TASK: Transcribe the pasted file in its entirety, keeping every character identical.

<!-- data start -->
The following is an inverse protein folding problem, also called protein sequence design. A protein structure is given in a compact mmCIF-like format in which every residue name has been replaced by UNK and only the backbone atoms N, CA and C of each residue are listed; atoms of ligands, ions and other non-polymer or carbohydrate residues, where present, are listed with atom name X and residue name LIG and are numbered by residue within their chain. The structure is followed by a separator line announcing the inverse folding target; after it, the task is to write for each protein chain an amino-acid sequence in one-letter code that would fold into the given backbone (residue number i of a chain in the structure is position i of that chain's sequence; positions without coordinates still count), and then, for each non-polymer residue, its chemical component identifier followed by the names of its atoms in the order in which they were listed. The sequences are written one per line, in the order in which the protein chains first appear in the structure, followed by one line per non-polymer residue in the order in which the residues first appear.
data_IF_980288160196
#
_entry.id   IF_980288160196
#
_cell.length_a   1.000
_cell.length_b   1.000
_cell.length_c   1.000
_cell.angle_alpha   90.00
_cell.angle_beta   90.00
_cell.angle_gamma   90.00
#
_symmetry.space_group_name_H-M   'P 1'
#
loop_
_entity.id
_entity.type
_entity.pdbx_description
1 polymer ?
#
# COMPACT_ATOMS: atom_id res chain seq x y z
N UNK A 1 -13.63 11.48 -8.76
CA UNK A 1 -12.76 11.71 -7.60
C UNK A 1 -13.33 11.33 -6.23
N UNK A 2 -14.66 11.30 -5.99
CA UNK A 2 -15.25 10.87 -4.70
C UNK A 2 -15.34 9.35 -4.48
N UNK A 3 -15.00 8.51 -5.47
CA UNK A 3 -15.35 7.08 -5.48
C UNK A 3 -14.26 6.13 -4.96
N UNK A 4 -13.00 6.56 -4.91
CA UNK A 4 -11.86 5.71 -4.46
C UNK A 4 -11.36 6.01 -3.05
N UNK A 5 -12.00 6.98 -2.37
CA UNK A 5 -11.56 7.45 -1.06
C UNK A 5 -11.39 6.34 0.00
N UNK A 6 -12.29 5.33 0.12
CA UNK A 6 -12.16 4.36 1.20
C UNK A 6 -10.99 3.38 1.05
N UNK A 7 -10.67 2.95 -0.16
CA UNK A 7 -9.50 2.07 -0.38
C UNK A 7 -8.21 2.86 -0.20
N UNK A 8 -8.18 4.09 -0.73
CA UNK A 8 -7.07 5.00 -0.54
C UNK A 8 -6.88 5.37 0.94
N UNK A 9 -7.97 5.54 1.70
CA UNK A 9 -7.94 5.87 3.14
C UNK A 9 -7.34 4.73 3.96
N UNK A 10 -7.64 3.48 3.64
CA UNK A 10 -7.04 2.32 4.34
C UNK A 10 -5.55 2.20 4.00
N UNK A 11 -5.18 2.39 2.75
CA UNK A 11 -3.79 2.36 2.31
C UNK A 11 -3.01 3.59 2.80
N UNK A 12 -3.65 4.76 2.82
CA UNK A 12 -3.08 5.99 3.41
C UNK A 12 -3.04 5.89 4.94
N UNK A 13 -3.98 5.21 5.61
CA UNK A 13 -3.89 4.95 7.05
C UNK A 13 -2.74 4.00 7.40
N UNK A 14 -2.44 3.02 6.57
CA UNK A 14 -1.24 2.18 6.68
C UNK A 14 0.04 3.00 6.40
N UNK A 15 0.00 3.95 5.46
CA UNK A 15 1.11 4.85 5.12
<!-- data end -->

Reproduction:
The following is an inverse protein folding problem, also called protein sequence design. A protein structure is given in a compact mmCIF-like format in which every residue name has been replaced by UNK and only the backbone atoms N, CA and C of each residue are listed; atoms of ligands, ions and other non-polymer or carbohydrate residues, where present, are listed with atom name X and residue name LIG and are numbered by residue within their chain. The structure is followed by a separator line announcing the inverse folding target; after it, the task is to write for each protein chain an amino-acid sequence in one-letter code that would fold into the given backbone (residue number i of a chain in the structure is position i of that chain's sequence; positions without coordinates still count), and then, for each non-polymer residue, its chemical component identifier followed by the names of its atoms in the order in which they were listed. The sequences are written one per line, in the order in which the protein chains first appear in the structure, followed by one line per non-polymer residue in the order in which the residues first appear.
data_IF_980288160196
#
_entry.id   IF_980288160196
#
_cell.length_a   1.000
_cell.length_b   1.000
_cell.length_c   1.000
_cell.angle_alpha   90.00
_cell.angle_beta   90.00
_cell.angle_gamma   90.00
#
_symmetry.space_group_name_H-M   'P 1'
#
loop_
_entity.id
_entity.type
_entity.pdbx_description
1 polymer ?
#
# COMPACT_ATOMS: atom_id res chain seq x y z
N UNK A 1 -13.63 11.48 -8.76
CA UNK A 1 -12.76 11.71 -7.60
C UNK A 1 -13.33 11.33 -6.23
N UNK A 2 -14.66 11.30 -5.99
CA UNK A 2 -15.25 10.87 -4.70
C UNK A 2 -15.34 9.35 -4.48
N UNK A 3 -15.00 8.51 -5.47
CA UNK A 3 -15.35 7.08 -5.48
C UNK A 3 -14.26 6.13 -4.96
N UNK A 4 -13.00 6.56 -4.91
CA UNK A 4 -11.86 5.71 -4.46
C UNK A 4 -11.36 6.01 -3.05
N UNK A 5 -12.00 6.98 -2.37
CA UNK A 5 -11.56 7.45 -1.06
C UNK A 5 -11.39 6.34 0.00
N UNK A 6 -12.29 5.33 0.12
CA UNK A 6 -12.16 4.36 1.20
C UNK A 6 -10.99 3.38 1.05
N UNK A 7 -10.67 2.95 -0.16
CA UNK A 7 -9.50 2.07 -0.38
C UNK A 7 -8.21 2.86 -0.20
N UNK A 8 -8.18 4.09 -0.73
CA UNK A 8 -7.07 5.00 -0.54
C UNK A 8 -6.88 5.37 0.94
N UNK A 9 -7.97 5.54 1.70
CA UNK A 9 -7.94 5.87 3.14
C UNK A 9 -7.34 4.73 3.96
N UNK A 10 -7.64 3.48 3.64
CA UNK A 10 -7.04 2.32 4.34
C UNK A 10 -5.55 2.20 4.00
N UNK A 11 -5.18 2.39 2.75
CA UNK A 11 -3.79 2.36 2.31
C UNK A 11 -3.01 3.59 2.80
N UNK A 12 -3.65 4.76 2.82
CA UNK A 12 -3.08 5.99 3.41
C UNK A 12 -3.04 5.89 4.94
N UNK A 13 -3.98 5.21 5.61
CA UNK A 13 -3.89 4.95 7.05
C UNK A 13 -2.74 4.00 7.40
N UNK A 14 -2.44 3.02 6.57
CA UNK A 14 -1.24 2.18 6.68
C UNK A 14 0.04 3.00 6.40
N UNK A 15 0.00 3.95 5.46
CA UNK A 15 1.11 4.85 5.12